Sporting camps round-up

Sporting summer camps around the island have finished up as students get set for school next week. From football to rugby and boxing self-defense camps; many kids will be leaving this summer with a few new skills in their arsenal.

Football

FC International were amoung many local organizations holding camps this year. Camp Technical Director and coach Elbert McLean has been a part of FC International’s leading staff for nearly three decades. He told Cay 03 Sports, the number of campers this year dropped in numbers due to the COVID-19 pandemic.

“This year’s numbers were less than what we had last year,” said McLean. “Last year we had over 85 kids here but this year we had 53 or something like that but it definitely had something to do with the virus.” FC International is a free football camp put on every year primarily for kids that are less fortunate financially.

“I know that it’s something the kids look forward to every summer and if we didn’t put these camps on, what would the kids be doing,” said McLean.

According to Mclean, the camp abided by governments safety measures that outlines sanitizing and the wearing of face masks when off the field.  

“Without the assistance of our sponsors and the support of the government, we wouldn’t be able to provide this platform for kids during the summer, so thank you,” said FC International’s President Kennedy Ebanks.

Rugby

The Cayman Islands Rugby Club was one of the front running organizations holding summer camps as well. Edward Westin took lead for the rugby summer camp alongside Venasio Tokatokavanua.

“It’s been good,” said Westin. “We got big numbers out and a good mix of kids ranging from six years old all the way up to fourteen.”

Many kids returned to camp after taking part in previous years.

The rugby camp started back in July and ended on Friday (21 August). While Westin’s primary focus was on the campers, he also saw the opportunity for players who compete in the rugby league to develop their coaching skills.

“So we have about six or seven of our under 19 players here working with the camps and just growing their coaching skills which will ultimately help them in their game as well,” said Westin.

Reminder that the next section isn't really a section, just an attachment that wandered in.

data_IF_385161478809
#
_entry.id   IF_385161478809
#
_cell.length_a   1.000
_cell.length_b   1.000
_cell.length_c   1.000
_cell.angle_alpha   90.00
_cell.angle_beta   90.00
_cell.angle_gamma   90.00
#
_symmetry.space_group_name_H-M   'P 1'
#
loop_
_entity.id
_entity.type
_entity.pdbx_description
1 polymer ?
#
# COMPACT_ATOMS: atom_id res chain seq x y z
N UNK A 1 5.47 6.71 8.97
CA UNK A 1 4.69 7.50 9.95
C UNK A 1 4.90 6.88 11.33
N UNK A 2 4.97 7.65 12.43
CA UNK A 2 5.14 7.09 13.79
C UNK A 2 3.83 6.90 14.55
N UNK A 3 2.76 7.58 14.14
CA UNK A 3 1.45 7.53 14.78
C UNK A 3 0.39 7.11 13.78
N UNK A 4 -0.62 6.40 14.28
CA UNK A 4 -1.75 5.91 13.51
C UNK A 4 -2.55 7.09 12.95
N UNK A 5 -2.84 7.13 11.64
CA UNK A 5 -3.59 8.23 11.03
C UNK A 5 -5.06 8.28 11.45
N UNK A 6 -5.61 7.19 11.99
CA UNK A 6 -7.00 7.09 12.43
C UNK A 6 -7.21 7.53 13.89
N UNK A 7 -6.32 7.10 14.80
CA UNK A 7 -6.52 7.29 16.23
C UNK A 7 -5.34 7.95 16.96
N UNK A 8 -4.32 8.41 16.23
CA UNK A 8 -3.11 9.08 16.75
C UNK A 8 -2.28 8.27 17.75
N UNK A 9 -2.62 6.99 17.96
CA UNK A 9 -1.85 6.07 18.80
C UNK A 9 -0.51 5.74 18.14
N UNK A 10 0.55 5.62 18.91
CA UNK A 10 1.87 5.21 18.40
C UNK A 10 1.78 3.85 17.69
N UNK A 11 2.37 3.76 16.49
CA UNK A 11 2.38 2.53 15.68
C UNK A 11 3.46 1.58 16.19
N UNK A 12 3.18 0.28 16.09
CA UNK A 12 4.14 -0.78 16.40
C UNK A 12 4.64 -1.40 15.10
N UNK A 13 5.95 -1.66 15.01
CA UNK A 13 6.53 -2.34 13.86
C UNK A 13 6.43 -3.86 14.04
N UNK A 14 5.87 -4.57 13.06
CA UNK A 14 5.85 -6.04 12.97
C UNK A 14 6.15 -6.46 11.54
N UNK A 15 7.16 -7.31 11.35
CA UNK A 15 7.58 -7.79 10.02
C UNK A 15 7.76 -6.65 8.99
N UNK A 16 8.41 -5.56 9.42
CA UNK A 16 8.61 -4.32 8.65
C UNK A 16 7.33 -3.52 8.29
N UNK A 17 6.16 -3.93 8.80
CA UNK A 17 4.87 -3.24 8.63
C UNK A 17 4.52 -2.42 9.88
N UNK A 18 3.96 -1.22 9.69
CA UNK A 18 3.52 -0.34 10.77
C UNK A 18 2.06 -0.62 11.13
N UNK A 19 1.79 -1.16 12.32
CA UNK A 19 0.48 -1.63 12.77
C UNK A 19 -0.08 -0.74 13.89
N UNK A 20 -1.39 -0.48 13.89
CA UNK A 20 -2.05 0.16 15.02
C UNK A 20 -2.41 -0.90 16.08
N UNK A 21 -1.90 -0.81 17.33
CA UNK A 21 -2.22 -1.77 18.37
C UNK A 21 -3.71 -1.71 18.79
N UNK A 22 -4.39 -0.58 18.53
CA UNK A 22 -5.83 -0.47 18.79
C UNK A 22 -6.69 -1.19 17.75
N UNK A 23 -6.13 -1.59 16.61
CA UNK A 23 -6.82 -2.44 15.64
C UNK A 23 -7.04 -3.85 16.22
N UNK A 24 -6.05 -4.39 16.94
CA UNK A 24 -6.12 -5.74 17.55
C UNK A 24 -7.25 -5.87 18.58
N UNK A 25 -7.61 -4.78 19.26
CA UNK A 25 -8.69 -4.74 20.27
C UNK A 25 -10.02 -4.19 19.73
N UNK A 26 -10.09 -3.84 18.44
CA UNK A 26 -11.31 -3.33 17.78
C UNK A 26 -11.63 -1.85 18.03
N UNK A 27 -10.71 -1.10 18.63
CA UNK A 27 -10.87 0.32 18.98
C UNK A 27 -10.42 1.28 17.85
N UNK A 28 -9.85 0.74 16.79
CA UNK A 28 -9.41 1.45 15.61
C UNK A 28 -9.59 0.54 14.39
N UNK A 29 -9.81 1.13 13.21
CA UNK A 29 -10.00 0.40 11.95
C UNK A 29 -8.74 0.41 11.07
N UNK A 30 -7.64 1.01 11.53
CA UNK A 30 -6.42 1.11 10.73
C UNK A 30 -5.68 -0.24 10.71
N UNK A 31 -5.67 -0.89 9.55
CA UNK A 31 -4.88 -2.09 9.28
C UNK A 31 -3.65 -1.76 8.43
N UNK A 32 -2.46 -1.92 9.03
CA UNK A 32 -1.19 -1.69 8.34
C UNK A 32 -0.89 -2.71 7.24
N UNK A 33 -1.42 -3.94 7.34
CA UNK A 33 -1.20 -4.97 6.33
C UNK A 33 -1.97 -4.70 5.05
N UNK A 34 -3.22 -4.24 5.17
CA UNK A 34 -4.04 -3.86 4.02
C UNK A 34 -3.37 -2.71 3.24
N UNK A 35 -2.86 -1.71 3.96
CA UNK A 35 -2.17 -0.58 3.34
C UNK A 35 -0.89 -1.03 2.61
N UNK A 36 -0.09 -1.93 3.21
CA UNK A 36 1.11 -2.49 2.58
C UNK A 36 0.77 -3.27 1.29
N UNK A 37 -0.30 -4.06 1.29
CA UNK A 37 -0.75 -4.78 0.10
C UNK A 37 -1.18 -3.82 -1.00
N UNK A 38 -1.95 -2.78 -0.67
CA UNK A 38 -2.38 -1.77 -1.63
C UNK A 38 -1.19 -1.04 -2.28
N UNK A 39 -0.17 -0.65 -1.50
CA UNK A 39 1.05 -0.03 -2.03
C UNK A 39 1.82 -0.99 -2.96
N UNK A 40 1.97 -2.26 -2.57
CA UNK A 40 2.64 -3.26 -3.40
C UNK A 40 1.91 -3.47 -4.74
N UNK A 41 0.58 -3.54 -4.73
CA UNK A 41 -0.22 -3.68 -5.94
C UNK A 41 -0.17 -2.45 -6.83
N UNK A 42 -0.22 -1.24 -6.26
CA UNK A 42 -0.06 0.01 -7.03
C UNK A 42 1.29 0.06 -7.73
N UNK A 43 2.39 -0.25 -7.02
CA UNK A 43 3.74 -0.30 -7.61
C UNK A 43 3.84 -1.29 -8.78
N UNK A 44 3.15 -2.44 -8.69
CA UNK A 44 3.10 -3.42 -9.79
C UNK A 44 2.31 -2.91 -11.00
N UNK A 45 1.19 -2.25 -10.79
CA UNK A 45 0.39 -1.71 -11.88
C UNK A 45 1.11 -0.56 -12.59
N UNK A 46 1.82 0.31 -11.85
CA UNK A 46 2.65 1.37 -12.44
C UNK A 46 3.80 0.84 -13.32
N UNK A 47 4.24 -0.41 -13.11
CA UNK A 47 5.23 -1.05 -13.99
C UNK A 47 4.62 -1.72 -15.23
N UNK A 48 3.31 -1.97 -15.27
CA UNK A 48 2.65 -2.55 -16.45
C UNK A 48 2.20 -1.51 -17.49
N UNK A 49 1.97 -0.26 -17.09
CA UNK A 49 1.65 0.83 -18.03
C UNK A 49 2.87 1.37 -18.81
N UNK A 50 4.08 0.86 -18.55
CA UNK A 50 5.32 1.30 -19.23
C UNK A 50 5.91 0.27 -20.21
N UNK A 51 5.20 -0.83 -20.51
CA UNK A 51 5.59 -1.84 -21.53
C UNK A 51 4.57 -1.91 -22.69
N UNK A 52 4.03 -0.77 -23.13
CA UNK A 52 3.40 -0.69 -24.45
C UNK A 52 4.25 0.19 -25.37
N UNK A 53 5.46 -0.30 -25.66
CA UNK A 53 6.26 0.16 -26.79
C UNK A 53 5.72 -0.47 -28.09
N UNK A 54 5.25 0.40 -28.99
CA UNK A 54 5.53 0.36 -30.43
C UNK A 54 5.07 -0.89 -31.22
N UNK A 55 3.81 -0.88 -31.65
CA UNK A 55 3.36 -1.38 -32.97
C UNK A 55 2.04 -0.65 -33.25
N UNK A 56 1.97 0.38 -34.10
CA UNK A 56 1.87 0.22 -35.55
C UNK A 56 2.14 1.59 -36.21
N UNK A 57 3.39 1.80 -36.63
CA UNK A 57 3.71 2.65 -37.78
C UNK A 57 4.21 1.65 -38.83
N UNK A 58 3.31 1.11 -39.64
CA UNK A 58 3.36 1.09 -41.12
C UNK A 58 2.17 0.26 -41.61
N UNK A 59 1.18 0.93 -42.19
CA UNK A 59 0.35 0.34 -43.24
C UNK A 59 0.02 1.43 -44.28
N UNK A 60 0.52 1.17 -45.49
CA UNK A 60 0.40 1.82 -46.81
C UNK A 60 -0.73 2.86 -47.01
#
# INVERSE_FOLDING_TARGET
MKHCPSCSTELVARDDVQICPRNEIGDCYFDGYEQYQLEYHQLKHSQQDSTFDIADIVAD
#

One of the junior rugby players helping out was Robert Eyers. He told Cay 03 Sports; the overall experience was pleasing.

“It’s fun,” said Eyers.  “Playing games like capture the flag is really cool and another thing that’s really cool is some of these kids I’ve seen in previous camps and they have really developed.”

Boxing

The Cayman Islands Boxing Association (CIBA) held a camp of their own, teaching kids the fundamentals of boxing, how boxing began and the techniques on how to become a great athlete. CIBA were cautious with their numbers, allowing only 20 kids at the gym each day.

A video captured from the CIBA Facebook page shows Cayman’s boxing head coach Floyd Trumpet joined in on a exercise that required 15 jump squats in less than 20 seconds; the group of seven on the day, finished the activity in fourteen seconds.

“I wasn’t really into teaching boxing in a fun way, I was always into goal oriented training,” said Trumpet. “But having been a part of the summer camp; it opened my eyes to a new level of interaction with children in a fun way. I had to adapt to a fun way of coaching boxing.”

“I learnt this from the two junior coaches who were apart of the coaching staff at the camp ( Brianna Kerr and Sabien Barnes),” Trumpet added. “They are still in their teens and they had this easy going way with the kids that I did not have. But I gradually got into the groove of things and even participated in some of the fun activities. It was a great experience.”

Besides the traditional activities, the camp also had a special day where the kids would partake in games outside of boxing.

“We had a fun Friday, where coach Brianna would bring in her video game and have the kids bring in their own remotes,” said CIBA Operations Manager Tracey Seymour

“We didn’t have them stay on the game the entire day,” Seymour added. “We also put on a water balloon fight, where they come dress and prepared to get wet. Which a lot of the kids preferred over the video game.”

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